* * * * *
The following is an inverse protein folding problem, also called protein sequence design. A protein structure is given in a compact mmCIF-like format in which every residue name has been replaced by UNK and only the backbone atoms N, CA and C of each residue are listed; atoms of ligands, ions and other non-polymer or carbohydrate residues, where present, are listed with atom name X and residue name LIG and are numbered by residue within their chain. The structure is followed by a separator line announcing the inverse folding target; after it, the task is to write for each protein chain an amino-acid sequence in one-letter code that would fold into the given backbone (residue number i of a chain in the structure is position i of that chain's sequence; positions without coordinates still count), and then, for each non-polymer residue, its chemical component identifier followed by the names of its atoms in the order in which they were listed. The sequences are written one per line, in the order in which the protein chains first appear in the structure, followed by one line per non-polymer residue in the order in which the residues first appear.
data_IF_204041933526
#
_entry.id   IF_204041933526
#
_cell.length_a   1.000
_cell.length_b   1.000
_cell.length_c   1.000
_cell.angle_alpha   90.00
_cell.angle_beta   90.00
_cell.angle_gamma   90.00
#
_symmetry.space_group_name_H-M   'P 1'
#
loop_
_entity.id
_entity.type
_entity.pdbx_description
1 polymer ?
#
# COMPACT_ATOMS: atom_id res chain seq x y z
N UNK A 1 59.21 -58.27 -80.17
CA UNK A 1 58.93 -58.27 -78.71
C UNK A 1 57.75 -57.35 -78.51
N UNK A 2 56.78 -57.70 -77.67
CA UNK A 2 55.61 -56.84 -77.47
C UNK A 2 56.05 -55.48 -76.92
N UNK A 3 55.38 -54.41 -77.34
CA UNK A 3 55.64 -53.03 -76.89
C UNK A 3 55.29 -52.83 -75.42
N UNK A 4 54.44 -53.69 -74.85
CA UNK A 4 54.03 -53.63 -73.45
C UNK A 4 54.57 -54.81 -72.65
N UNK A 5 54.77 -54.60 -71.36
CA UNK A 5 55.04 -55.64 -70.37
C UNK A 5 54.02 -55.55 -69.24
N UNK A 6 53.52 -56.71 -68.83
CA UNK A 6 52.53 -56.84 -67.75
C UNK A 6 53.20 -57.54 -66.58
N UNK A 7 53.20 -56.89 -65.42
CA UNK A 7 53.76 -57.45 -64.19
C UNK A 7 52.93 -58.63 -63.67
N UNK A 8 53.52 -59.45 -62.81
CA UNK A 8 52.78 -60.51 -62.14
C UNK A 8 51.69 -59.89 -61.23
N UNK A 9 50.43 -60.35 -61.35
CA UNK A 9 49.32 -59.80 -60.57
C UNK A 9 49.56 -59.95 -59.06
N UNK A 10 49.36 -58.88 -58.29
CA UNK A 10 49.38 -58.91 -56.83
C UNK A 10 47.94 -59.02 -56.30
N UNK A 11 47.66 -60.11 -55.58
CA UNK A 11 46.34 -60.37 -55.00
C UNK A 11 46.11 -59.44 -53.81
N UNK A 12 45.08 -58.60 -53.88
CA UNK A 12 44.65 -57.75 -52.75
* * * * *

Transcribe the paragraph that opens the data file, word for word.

The following is an inverse protein folding problem, also called protein sequence design. A protein structure is given in a compact mmCIF-like format in which every residue name has been replaced by UNK and only the backbone atoms N, CA and C of each residue are listed; atoms of ligands, ions and other non-polymer or carbohydrate residues, where present, are listed with atom name X and residue name LIG and are numbered by residue within their chain. The structure is followed by a separator line announcing the inverse folding target; after it, the task is to write for each protein chain an amino-acid sequence in one-letter code that would fold into the given backbone (residue number i of a chain in the structure is position i of that chain's sequence; positions without coordinates still count), and then, for each non-polymer residue, its chemical component identifier followed by the names of its atoms in the order in which they were listed. The sequences are written one per line, in the order in which the protein chains first appear in the structure, followed by one line per non-polymer residue in the order in which the residues first appear.